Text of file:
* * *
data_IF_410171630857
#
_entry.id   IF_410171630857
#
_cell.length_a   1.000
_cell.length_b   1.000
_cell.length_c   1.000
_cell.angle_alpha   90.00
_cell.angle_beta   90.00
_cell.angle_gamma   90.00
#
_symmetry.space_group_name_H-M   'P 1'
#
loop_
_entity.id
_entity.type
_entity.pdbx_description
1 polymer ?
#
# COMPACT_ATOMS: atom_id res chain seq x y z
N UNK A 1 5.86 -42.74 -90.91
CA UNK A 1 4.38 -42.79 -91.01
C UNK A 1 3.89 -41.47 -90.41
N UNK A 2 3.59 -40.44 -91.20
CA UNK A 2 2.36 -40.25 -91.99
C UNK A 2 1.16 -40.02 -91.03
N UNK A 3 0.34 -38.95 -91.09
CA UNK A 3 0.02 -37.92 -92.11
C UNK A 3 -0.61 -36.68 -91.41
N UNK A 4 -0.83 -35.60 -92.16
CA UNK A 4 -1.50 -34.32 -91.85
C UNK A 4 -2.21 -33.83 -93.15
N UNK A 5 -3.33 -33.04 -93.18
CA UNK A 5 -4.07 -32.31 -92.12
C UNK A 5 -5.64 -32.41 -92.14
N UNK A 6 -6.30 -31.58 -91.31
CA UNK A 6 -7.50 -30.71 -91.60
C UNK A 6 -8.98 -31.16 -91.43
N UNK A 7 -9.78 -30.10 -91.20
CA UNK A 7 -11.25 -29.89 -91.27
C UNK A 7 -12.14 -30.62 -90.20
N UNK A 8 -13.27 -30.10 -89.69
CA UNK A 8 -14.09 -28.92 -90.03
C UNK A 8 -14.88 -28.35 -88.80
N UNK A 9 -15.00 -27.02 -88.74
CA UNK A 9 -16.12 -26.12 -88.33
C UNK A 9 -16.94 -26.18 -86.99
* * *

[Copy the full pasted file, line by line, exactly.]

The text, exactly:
data_IF_410171630857
#
_entry.id   IF_410171630857
#
_cell.length_a   1.000
_cell.length_b   1.000
_cell.length_c   1.000
_cell.angle_alpha   90.00
_cell.angle_beta   90.00
_cell.angle_gamma   90.00
#
_symmetry.space_group_name_H-M   'P 1'
#
loop_
_entity.id
_entity.type
_entity.pdbx_description
1 polymer ?
#
# COMPACT_ATOMS: atom_id res chain seq x y z
N UNK A 1 5.86 -42.74 -90.91
CA UNK A 1 4.38 -42.79 -91.01
C UNK A 1 3.89 -41.47 -90.41
N UNK A 2 3.59 -40.44 -91.20
CA UNK A 2 2.36 -40.25 -91.99
C UNK A 2 1.16 -40.02 -91.03
N UNK A 3 0.34 -38.95 -91.09
CA UNK A 3 0.02 -37.92 -92.11
C UNK A 3 -0.61 -36.68 -91.41
N UNK A 4 -0.83 -35.60 -92.16
CA UNK A 4 -1.50 -34.32 -91.85
C UNK A 4 -2.21 -33.83 -93.15
N UNK A 5 -3.33 -33.04 -93.18
CA UNK A 5 -4.07 -32.31 -92.12
C UNK A 5 -5.64 -32.41 -92.14
N UNK A 6 -6.30 -31.58 -91.31
CA UNK A 6 -7.50 -30.71 -91.60
C UNK A 6 -8.98 -31.16 -91.43
N UNK A 7 -9.78 -30.10 -91.20
CA UNK A 7 -11.25 -29.89 -91.27
C UNK A 7 -12.14 -30.62 -90.20
N UNK A 8 -13.27 -30.10 -89.69
CA UNK A 8 -14.09 -28.92 -90.03
C UNK A 8 -14.88 -28.35 -88.80
N UNK A 9 -15.00 -27.02 -88.74
CA UNK A 9 -16.12 -26.12 -88.33
C UNK A 9 -16.94 -26.18 -86.99